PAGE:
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Washington Redskins Fans Blame Coach For Quarterback's Injuries

Audie Cornish talks to sportswriter Stefan Fatsis about news in the National Football League. They cover the injury of Washington Redskins' quarterback Robert Griffin III, new information about brain damage sustained by the late linebacker Junior Seau, and a preview of the weekend's playoff games.

Transcript

AUDIE CORNISH, HOST:

Round two of the National Football League playoffs are this weekend. But the NFL story of the week was about Robert Griffin III and his knee. The star rookie quarterback for the Washington Redskins blew it out during the wildcard playoff loss to the Seattle Seahawks on Sunday. Of course, the howls of anguish came from Washingtonians as they saw their team's best player in years crumple up in a heap.

And the anguish turned to anger at the team for letting Griffin stay in the game when he was clearly hurt. Sportswriter Stefan Fatsis joins us most Fridays and some Thursdays to talk about sports and the business of sports. And, Stefan, Robert Griffin had surgery on that knee yesterday. How did it go?

STEFAN FATSIS, BYLINE: Well, it was performed by orthopedist James Andrews. He operated on two of the main ligaments in Griffin's right knee. Structurally, that's a lot of damage, and it certainly will extend his recovery time. Estimates from surgeons for his return to play seem to be eight to 12 months. How he will play when does return - speed, mobility, his propensity to take off and run - it's impossible to say. Regardless, what happened last Sunday to Robert Griffin was a career-changing event.

CORNISH: And maybe not just for him, right? The Redskins' head coach Mike Shanahan, he's had to defend his decision to let Griffin play on a knee that was injured earlier in the season. So, I mean, he's been criticized this week. How do you see it?

FATSIS: Well, there's no doubt in my mind that it was an irresponsible decision at the time and in hindsight: selfish, short-sighted, and depending on your standards for sports, possibly unethical. But I also understand how it happened. Rational decisions are seldom made in the chaos of the sidelines of an NFL game. Players are taught by coaches to believe the cliches - toughness, commitment, gutting it out, being a man - as Griffin himself said after the game.

Coaches are thinking, first and foremost, about the short term: How do I win this game? I'm sure that Mike Shanahan, in the moment, believed he needed Griffin, in almost any condition, to win that game. He wasn't thinking about the possibility of a devastating injury.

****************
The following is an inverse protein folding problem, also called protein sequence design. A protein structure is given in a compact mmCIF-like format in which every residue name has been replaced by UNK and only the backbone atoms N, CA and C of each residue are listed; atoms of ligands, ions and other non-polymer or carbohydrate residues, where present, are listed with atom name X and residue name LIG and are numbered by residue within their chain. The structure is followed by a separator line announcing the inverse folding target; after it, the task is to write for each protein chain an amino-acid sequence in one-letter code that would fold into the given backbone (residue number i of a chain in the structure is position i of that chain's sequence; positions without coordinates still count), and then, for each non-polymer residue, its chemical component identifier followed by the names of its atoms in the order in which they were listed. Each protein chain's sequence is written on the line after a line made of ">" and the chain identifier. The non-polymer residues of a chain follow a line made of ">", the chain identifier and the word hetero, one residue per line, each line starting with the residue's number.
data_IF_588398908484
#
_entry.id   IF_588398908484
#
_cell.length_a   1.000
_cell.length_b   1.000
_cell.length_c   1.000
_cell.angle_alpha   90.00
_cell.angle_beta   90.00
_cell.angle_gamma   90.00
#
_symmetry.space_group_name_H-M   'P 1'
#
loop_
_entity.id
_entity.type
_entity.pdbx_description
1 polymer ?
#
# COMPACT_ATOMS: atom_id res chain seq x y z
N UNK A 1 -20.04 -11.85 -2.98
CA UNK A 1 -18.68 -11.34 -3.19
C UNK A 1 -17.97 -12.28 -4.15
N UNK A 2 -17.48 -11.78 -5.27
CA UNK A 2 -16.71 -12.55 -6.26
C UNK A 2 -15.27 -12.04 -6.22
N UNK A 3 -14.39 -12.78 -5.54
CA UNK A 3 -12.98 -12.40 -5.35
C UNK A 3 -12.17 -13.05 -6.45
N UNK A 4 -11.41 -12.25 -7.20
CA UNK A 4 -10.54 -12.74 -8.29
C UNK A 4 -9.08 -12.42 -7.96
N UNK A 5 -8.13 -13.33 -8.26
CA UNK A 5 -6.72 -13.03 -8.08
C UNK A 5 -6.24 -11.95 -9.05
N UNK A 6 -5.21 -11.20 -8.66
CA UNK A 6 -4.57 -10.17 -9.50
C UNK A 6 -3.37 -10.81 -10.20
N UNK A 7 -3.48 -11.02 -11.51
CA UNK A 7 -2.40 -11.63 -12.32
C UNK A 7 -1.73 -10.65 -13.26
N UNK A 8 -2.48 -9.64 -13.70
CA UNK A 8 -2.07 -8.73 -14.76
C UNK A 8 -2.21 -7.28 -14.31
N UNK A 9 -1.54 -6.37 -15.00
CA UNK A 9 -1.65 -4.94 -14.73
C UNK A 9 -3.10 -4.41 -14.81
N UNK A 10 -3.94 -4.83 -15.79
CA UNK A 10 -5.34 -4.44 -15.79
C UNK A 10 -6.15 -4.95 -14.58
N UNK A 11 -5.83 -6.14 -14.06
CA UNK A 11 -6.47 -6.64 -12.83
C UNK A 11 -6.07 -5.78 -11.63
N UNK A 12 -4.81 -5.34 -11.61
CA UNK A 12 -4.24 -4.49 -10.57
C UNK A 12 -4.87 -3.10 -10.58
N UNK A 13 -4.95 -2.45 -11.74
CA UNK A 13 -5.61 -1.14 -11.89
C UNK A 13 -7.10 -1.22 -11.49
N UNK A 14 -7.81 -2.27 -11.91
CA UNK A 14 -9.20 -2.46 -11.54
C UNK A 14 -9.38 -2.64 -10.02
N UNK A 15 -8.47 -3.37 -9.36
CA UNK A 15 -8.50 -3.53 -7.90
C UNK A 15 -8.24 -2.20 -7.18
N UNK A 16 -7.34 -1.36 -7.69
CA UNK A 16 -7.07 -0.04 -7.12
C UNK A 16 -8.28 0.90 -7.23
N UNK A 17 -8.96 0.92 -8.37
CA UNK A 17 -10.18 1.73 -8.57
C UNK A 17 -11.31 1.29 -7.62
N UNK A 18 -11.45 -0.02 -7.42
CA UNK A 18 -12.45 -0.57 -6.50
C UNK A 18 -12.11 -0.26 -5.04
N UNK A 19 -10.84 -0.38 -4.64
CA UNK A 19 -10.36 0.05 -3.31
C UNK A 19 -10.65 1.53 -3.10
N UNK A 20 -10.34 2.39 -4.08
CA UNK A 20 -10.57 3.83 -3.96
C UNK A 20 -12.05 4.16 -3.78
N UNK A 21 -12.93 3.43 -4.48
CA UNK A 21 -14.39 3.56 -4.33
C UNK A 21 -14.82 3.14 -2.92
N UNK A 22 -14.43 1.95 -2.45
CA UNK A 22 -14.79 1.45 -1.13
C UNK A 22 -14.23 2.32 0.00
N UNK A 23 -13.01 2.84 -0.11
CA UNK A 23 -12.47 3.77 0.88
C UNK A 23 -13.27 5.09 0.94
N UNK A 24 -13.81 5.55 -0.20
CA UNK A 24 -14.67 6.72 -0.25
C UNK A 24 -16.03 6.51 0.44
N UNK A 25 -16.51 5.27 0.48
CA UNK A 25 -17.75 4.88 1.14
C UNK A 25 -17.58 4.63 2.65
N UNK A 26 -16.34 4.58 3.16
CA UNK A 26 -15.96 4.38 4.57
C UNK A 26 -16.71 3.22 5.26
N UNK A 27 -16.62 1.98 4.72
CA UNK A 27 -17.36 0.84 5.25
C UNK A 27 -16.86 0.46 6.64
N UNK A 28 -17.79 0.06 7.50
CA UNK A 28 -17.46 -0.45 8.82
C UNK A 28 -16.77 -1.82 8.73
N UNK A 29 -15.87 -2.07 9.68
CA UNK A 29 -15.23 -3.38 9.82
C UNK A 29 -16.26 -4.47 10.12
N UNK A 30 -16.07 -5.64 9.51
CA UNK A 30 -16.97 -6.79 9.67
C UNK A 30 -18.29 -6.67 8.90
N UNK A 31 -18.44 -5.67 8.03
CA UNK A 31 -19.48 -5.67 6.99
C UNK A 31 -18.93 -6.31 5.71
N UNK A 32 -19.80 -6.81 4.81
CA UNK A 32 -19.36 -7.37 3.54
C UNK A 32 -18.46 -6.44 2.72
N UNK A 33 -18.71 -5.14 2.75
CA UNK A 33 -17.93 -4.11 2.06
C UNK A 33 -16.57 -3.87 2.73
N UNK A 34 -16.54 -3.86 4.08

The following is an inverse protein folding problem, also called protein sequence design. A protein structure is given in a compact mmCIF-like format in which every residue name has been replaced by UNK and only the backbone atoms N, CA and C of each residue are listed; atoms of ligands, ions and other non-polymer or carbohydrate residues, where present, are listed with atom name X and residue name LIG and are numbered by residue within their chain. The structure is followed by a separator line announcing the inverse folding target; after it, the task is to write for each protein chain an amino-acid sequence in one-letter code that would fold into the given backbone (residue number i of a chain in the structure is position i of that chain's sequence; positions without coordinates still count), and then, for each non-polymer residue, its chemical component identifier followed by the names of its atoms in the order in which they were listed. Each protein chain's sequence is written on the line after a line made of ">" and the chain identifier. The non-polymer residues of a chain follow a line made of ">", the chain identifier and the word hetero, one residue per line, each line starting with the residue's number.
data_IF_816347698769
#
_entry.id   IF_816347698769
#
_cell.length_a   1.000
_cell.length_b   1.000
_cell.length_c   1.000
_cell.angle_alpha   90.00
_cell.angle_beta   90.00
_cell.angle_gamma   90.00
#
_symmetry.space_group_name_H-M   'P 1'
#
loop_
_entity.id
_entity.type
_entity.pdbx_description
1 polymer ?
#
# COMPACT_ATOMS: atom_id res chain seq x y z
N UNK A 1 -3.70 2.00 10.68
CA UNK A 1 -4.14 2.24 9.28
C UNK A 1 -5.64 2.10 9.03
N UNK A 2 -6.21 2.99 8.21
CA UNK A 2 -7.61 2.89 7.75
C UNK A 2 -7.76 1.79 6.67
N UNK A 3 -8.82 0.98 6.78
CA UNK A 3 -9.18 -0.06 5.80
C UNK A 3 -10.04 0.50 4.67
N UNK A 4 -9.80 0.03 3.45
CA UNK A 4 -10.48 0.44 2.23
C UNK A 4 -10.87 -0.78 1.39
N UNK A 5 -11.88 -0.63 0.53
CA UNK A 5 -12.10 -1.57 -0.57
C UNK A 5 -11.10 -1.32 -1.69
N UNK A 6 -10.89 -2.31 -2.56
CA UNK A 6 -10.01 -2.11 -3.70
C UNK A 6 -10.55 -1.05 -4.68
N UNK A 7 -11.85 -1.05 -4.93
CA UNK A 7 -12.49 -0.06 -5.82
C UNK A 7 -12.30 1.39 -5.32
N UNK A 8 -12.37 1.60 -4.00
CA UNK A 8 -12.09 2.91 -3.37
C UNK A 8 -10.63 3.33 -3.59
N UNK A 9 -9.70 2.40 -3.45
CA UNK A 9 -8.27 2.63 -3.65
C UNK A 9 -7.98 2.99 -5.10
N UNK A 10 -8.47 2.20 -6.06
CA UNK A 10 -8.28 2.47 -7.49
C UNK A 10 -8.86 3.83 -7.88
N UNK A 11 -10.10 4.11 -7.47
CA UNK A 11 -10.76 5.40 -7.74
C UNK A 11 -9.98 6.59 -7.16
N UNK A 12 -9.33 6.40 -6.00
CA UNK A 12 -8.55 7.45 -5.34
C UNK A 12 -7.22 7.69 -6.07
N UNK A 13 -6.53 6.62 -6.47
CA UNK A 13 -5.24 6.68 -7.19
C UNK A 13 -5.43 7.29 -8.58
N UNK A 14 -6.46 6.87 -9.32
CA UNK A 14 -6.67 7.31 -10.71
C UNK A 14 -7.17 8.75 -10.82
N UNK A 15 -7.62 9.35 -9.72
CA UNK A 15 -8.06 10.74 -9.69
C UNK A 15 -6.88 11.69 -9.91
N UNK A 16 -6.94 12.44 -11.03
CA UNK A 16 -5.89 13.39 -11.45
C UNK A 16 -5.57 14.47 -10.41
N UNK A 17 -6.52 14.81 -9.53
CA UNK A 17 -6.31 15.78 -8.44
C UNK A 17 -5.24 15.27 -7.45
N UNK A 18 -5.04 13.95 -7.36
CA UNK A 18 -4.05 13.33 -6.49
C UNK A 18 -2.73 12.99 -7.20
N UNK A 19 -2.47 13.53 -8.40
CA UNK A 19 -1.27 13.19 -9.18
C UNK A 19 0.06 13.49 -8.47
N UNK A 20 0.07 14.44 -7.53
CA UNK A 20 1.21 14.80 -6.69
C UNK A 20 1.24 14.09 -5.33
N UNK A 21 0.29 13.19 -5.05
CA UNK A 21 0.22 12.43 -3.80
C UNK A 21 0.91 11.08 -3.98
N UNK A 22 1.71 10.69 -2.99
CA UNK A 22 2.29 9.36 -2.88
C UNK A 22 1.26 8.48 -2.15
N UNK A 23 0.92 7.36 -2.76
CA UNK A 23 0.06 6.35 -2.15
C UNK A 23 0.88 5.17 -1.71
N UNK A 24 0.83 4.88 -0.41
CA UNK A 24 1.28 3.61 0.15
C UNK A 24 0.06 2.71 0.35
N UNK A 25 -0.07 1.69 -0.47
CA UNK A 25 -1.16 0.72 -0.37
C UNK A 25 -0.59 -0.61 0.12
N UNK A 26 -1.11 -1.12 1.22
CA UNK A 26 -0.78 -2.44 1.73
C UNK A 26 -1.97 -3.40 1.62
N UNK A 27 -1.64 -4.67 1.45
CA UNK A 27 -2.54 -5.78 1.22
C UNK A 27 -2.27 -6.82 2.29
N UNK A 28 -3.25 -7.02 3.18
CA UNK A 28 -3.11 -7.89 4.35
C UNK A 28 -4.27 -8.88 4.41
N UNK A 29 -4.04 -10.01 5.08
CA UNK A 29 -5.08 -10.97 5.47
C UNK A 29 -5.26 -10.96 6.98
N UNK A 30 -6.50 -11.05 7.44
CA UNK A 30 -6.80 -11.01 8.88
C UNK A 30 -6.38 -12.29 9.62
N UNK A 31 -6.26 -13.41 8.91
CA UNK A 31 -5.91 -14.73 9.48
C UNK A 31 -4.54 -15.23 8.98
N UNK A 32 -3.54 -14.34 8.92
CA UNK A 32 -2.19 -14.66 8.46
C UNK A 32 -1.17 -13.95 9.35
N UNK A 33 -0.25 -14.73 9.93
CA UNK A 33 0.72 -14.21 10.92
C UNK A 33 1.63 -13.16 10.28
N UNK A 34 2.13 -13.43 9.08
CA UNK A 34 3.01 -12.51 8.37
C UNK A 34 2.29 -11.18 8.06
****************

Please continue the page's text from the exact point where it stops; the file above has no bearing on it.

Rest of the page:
CORNISH: But shouldn't he have been?

FATSIS: Look, I spent a summer in training camp with one of Shanahan's teams. He is an exemplar of the culture of football in which perfection is expected, in which players are expendable, in which debates like this one are usually fleeting. He's not a bad guy at all. But as football faces increased scrutiny over concussions, long-term brain damage, other health issues, this short-term style of thinking is going to have to change.

And it's not just coaches. Sideline doctors - and what are they doing on the sidelines - team owners, players, media, fans. One former NFL player that I know told me that there are no adults down there on the sidelines during games. Surely, we can find a way to force this league and its teams to make sure that there are. Players need to stop playing through real injuries. Coaches need to stop encouraging them to do so.

CORNISH: And you mentioned concussions and long-term brain damage. Today, it was announced that former NFL linebacker Junior Seau had degenerative brain disease when he committed suicide in May.

FATSIS: Yeah, that announcement came from the National Institutes of Health, which was asked by Seau's family after his death to study his brain. Several neuropathologists did. The NIH said that Seau's brain tissue was consistent with the degenerative disease chronic traumatic encephalopathy, which has been found in the autopsies of other football players and other athletes who were exposed to repeated head injuries. Seau played 20 years in the NFL, and by the way, never had a diagnosed concussion.

At this point, that's no surprise, of course. Every case like Seau's confirms the long-term dangers in football, and it makes you wonder what's going to happen to the sport over time. It also makes it hard to segue to this weekend's games, but I will be watching and so will millions of other people. That's the lure of football.

CORNISH: And of course, eight teams on the road to the Super Bowl. Give us a quick analysis.

FATSIS: Two games on Saturday: Baltimore at Denver, Green Bay at San Francisco. Two games on Sunday: Seattle at Atlanta, Houston at New England. My summary: I hope these games are more competitive and interesting than the first round of the playoffs last weekend, and I hope next week we're not talking about some guy's devastating injury.

CORNISH: Stefan Fatsis is the author of "A Few Seconds of Panic: A Sportswriter Plays in the NFL." Stefan, thanks for talking with us.

FATSIS: Thanks, Audie. Transcript provided by NPR, Copyright NPR.

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